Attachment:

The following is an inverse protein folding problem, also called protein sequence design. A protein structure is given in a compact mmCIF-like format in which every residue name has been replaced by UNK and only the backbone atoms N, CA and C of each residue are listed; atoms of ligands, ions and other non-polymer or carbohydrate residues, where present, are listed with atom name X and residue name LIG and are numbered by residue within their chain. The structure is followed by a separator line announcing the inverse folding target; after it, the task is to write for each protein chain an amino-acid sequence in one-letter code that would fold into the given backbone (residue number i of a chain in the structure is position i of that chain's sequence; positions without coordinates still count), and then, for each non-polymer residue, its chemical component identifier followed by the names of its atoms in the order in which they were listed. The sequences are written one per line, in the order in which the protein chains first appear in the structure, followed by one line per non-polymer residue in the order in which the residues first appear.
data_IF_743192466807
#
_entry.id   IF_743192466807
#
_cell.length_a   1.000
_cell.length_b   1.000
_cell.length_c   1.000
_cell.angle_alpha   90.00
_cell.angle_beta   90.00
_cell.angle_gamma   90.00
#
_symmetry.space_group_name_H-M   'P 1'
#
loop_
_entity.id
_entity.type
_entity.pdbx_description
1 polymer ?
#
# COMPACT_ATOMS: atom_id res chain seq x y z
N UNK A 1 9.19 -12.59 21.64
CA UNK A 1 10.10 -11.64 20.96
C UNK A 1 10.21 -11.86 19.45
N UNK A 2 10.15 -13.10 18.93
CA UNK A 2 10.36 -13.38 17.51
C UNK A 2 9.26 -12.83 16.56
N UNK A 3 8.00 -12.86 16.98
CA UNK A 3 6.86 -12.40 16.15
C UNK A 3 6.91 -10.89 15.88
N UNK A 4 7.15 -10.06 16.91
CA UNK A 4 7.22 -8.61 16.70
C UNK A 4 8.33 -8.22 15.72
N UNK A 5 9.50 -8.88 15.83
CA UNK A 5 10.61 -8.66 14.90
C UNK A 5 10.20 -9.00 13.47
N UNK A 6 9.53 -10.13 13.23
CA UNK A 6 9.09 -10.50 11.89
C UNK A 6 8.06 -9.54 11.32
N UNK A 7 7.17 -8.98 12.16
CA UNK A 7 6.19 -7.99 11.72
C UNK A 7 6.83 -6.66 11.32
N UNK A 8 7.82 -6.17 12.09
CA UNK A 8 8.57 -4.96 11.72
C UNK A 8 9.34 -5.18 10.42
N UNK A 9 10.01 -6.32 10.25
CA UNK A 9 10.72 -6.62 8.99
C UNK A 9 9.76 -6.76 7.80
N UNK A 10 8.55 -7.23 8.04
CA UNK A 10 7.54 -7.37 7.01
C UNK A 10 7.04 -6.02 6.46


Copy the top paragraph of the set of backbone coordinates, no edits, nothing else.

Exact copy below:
The following is an inverse protein folding problem, also called protein sequence design. A protein structure is given in a compact mmCIF-like format in which every residue name has been replaced by UNK and only the backbone atoms N, CA and C of each residue are listed; atoms of ligands, ions and other non-polymer or carbohydrate residues, where present, are listed with atom name X and residue name LIG and are numbered by residue within their chain. The structure is followed by a separator line announcing the inverse folding target; after it, the task is to write for each protein chain an amino-acid sequence in one-letter code that would fold into the given backbone (residue number i of a chain in the structure is position i of that chain's sequence; positions without coordinates still count), and then, for each non-polymer residue, its chemical component identifier followed by the names of its atoms in the order in which they were listed. The sequences are written one per line, in the order in which the protein chains first appear in the structure, followed by one line per non-polymer residue in the order in which the residues first appear.